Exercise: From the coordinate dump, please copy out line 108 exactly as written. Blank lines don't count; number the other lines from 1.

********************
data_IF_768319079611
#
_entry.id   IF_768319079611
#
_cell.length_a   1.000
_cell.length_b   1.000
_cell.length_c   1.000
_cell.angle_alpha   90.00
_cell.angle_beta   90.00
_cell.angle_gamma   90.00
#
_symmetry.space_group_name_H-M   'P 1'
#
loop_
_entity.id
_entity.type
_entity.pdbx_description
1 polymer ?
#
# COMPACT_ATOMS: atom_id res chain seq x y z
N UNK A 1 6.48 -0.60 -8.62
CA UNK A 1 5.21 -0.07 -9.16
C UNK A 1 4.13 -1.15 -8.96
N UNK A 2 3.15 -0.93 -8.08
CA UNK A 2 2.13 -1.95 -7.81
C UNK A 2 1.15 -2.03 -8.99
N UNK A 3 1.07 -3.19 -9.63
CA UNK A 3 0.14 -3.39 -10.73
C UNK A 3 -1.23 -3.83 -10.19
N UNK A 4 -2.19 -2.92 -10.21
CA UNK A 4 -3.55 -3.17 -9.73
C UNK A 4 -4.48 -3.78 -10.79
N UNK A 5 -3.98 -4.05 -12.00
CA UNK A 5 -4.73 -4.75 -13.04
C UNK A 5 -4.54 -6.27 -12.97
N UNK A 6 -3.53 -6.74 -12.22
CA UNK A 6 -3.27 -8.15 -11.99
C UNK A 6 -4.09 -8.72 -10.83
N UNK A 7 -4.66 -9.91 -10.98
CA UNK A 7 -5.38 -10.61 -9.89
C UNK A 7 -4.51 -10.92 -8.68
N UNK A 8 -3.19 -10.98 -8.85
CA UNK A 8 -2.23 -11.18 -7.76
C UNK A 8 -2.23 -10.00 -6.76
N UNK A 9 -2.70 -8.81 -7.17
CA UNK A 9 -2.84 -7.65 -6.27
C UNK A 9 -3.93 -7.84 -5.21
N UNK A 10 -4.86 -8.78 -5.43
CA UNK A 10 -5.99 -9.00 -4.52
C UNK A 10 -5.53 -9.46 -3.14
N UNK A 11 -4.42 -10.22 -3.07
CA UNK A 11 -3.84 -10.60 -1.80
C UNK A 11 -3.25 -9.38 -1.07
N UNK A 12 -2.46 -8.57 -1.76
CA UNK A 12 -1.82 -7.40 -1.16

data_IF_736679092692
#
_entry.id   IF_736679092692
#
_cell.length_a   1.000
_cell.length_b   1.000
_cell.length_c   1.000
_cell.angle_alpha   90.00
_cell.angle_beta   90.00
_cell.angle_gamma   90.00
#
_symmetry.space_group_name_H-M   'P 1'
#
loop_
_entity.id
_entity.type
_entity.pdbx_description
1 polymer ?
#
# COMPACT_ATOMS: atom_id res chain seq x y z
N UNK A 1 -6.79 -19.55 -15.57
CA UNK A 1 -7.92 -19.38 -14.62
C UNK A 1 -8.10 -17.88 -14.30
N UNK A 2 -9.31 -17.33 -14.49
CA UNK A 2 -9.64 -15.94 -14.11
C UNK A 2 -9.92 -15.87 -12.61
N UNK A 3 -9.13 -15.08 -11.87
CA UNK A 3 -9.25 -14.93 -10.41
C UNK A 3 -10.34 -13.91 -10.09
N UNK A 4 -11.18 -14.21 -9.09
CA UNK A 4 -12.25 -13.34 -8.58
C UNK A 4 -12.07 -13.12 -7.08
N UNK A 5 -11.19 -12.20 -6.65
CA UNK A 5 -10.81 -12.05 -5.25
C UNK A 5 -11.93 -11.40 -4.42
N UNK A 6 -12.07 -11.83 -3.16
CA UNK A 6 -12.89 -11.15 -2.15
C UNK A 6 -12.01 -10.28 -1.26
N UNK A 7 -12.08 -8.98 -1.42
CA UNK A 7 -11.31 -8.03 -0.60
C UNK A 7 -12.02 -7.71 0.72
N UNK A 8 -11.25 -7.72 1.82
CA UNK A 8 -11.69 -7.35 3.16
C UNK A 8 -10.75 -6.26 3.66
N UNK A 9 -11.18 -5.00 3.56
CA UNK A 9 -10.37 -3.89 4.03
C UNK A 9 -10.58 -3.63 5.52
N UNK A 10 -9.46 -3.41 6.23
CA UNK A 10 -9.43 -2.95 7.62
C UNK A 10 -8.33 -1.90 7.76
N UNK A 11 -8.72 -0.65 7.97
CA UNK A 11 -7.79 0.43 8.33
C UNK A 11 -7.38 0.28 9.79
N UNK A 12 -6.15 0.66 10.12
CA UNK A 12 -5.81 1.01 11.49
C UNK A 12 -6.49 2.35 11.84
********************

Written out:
C UNK A 11 -7.38 0.28 9.79